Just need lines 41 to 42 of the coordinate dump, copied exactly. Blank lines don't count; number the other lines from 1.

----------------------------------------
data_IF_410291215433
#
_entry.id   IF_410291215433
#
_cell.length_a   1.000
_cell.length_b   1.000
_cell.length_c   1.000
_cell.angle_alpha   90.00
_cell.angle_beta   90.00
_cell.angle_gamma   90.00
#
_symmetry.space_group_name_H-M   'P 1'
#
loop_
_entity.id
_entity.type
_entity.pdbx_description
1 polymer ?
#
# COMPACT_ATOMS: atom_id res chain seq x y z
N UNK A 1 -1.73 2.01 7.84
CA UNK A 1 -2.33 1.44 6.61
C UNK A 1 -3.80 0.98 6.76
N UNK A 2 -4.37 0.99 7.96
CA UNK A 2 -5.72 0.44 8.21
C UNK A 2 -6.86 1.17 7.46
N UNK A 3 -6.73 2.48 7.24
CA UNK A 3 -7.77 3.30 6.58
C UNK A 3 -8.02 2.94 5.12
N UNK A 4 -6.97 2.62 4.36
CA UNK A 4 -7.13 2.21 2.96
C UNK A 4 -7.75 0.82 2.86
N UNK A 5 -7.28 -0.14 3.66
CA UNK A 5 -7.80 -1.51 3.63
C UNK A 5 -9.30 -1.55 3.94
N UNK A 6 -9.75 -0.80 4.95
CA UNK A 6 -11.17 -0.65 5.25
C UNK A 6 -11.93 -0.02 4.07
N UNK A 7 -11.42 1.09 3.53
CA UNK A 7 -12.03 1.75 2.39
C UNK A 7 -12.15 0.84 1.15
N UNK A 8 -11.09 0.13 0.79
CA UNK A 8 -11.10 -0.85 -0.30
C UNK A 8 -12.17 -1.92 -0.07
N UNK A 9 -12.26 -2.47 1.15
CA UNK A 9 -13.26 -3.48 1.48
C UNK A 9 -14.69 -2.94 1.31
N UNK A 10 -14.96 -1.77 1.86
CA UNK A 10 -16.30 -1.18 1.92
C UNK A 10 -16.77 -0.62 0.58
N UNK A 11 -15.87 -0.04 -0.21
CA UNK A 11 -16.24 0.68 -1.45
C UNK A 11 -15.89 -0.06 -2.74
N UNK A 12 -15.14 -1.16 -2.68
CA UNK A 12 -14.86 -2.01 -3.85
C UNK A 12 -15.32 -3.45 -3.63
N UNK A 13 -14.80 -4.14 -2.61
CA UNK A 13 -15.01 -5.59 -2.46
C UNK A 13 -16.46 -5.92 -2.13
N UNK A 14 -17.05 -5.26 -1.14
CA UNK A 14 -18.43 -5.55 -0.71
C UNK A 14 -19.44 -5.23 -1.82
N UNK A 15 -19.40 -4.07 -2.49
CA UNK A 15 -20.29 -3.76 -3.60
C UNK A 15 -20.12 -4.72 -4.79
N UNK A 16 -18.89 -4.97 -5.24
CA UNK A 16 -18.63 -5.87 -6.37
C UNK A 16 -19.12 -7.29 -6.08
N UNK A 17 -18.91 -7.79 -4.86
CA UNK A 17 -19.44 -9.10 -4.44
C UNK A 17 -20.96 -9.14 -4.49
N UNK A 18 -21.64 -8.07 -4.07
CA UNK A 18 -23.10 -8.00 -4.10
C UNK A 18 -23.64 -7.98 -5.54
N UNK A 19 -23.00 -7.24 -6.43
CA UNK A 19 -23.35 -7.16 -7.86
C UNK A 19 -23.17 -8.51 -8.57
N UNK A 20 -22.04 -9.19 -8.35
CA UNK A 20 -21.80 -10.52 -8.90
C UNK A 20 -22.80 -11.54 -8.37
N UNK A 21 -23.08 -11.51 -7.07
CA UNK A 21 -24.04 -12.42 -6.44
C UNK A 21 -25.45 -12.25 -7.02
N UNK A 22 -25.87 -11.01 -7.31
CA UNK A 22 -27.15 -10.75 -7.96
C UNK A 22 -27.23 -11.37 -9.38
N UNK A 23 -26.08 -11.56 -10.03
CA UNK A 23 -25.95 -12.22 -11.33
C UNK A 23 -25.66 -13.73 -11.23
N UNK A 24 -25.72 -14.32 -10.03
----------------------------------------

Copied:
C UNK A 7 -12.15 0.84 1.15
N UNK A 8 -11.09 0.13 0.79